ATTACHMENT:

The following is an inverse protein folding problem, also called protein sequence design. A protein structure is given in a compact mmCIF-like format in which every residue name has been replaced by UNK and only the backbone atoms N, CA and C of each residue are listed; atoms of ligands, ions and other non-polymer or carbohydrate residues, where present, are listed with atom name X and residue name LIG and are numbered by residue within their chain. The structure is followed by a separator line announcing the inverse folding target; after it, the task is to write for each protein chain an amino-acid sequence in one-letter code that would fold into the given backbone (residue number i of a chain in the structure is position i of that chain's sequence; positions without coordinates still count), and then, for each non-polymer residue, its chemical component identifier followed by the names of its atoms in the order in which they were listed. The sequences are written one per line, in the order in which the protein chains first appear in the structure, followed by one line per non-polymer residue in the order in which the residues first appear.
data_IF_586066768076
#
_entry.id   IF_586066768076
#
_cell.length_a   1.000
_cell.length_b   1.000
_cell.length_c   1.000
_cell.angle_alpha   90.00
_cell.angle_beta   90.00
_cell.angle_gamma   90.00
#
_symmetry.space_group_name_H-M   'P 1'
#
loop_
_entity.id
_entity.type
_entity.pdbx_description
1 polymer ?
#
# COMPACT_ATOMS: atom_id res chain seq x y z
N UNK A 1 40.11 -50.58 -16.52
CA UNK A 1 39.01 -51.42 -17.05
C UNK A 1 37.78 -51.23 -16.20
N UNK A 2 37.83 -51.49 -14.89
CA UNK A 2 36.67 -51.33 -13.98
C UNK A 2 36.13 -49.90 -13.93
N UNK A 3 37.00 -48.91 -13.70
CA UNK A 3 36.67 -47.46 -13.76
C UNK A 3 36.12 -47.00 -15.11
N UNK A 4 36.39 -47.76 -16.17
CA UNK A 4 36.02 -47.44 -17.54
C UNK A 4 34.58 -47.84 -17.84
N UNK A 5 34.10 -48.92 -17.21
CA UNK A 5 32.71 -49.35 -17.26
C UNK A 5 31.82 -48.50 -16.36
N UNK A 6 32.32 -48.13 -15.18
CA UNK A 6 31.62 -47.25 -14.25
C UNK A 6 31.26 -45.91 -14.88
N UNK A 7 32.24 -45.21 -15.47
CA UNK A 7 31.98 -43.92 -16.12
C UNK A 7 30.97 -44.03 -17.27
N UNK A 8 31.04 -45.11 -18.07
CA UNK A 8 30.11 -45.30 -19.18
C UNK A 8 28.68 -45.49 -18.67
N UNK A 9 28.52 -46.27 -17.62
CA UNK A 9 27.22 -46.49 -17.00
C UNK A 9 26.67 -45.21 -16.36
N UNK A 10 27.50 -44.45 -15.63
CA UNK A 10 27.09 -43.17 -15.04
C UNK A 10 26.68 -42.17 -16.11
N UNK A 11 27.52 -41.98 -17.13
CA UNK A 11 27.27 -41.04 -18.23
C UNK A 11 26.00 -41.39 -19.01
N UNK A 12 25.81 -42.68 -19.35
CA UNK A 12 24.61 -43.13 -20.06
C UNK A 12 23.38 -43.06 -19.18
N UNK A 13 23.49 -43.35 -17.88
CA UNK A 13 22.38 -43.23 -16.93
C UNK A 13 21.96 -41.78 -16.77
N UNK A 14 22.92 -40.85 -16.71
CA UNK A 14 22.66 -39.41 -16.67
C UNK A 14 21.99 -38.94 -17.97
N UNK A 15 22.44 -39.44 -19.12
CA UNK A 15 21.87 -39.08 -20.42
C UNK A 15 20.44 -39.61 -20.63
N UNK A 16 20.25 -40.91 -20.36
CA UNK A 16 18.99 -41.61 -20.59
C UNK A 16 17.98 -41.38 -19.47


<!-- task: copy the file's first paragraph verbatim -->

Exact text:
The following is an inverse protein folding problem, also called protein sequence design. A protein structure is given in a compact mmCIF-like format in which every residue name has been replaced by UNK and only the backbone atoms N, CA and C of each residue are listed; atoms of ligands, ions and other non-polymer or carbohydrate residues, where present, are listed with atom name X and residue name LIG and are numbered by residue within their chain. The structure is followed by a separator line announcing the inverse folding target; after it, the task is to write for each protein chain an amino-acid sequence in one-letter code that would fold into the given backbone (residue number i of a chain in the structure is position i of that chain's sequence; positions without coordinates still count), and then, for each non-polymer residue, its chemical component identifier followed by the names of its atoms in the order in which they were listed. The sequences are written one per line, in the order in which the protein chains first appear in the structure, followed by one line per non-polymer residue in the order in which the residues first appear.